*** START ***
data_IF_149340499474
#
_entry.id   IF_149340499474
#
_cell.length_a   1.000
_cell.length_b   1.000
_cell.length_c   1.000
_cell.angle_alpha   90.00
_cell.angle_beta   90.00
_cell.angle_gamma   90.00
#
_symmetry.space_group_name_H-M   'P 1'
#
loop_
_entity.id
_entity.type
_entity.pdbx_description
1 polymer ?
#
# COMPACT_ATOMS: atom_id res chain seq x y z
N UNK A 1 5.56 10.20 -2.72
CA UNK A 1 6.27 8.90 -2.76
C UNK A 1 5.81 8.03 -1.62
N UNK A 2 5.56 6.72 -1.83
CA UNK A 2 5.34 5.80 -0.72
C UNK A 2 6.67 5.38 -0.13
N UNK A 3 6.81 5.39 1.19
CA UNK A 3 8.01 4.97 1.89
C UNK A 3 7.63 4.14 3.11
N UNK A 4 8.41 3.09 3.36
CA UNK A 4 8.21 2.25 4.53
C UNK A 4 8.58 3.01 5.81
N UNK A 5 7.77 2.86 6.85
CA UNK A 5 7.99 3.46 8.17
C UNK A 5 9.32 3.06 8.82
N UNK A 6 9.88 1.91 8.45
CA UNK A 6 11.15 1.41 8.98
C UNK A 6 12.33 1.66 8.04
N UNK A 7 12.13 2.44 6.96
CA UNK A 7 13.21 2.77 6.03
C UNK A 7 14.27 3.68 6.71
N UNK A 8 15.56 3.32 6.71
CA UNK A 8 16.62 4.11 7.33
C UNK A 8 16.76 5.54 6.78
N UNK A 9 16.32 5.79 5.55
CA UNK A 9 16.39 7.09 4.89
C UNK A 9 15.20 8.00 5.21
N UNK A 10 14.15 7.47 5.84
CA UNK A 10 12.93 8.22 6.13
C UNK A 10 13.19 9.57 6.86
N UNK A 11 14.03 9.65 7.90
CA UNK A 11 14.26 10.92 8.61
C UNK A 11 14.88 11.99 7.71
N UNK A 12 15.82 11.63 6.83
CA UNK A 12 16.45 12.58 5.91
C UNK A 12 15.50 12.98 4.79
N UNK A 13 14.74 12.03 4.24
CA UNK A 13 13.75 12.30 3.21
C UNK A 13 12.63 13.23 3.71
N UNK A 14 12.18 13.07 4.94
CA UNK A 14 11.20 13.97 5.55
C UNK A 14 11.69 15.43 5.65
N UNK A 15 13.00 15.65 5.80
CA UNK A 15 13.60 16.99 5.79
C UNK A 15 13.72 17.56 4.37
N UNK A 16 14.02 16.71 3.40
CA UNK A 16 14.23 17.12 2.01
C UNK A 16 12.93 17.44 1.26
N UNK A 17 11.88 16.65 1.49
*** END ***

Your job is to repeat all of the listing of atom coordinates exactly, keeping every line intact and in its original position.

data_IF_149340499474
#
_entry.id   IF_149340499474
#
_cell.length_a   1.000
_cell.length_b   1.000
_cell.length_c   1.000
_cell.angle_alpha   90.00
_cell.angle_beta   90.00
_cell.angle_gamma   90.00
#
_symmetry.space_group_name_H-M   'P 1'
#
loop_
_entity.id
_entity.type
_entity.pdbx_description
1 polymer ?
#
# COMPACT_ATOMS: atom_id res chain seq x y z
N UNK A 1 5.56 10.20 -2.72
CA UNK A 1 6.27 8.90 -2.76
C UNK A 1 5.81 8.03 -1.62
N UNK A 2 5.56 6.72 -1.83
CA UNK A 2 5.34 5.80 -0.72
C UNK A 2 6.67 5.38 -0.13
N UNK A 3 6.81 5.39 1.19
CA UNK A 3 8.01 4.97 1.89
C UNK A 3 7.63 4.14 3.11
N UNK A 4 8.41 3.09 3.36
CA UNK A 4 8.21 2.25 4.53
C UNK A 4 8.58 3.01 5.81
N UNK A 5 7.77 2.86 6.85
CA UNK A 5 7.99 3.46 8.17
C UNK A 5 9.32 3.06 8.82
N UNK A 6 9.88 1.91 8.45
CA UNK A 6 11.15 1.41 8.98
C UNK A 6 12.33 1.66 8.04
N UNK A 7 12.13 2.44 6.96
CA UNK A 7 13.21 2.77 6.03
C UNK A 7 14.27 3.68 6.71
N UNK A 8 15.56 3.32 6.71
CA UNK A 8 16.62 4.11 7.33
C UNK A 8 16.76 5.54 6.78
N UNK A 9 16.32 5.79 5.55
CA UNK A 9 16.39 7.09 4.89
C UNK A 9 15.20 8.00 5.21
N UNK A 10 14.15 7.47 5.84
CA UNK A 10 12.93 8.22 6.13
C UNK A 10 13.19 9.57 6.86
N UNK A 11 14.03 9.65 7.90
CA UNK A 11 14.26 10.92 8.61
C UNK A 11 14.88 11.99 7.71
N UNK A 12 15.82 11.63 6.83
CA UNK A 12 16.45 12.58 5.91
C UNK A 12 15.50 12.98 4.79
N UNK A 13 14.74 12.03 4.24
CA UNK A 13 13.75 12.30 3.21
C UNK A 13 12.63 13.23 3.71
N UNK A 14 12.18 13.07 4.94
CA UNK A 14 11.20 13.97 5.55
C UNK A 14 11.69 15.43 5.65
N UNK A 15 13.00 15.65 5.80
CA UNK A 15 13.60 16.99 5.79
C UNK A 15 13.72 17.56 4.37
N UNK A 16 14.02 16.71 3.40
CA UNK A 16 14.23 17.12 2.01
C UNK A 16 12.93 17.44 1.26
N UNK A 17 11.88 16.65 1.49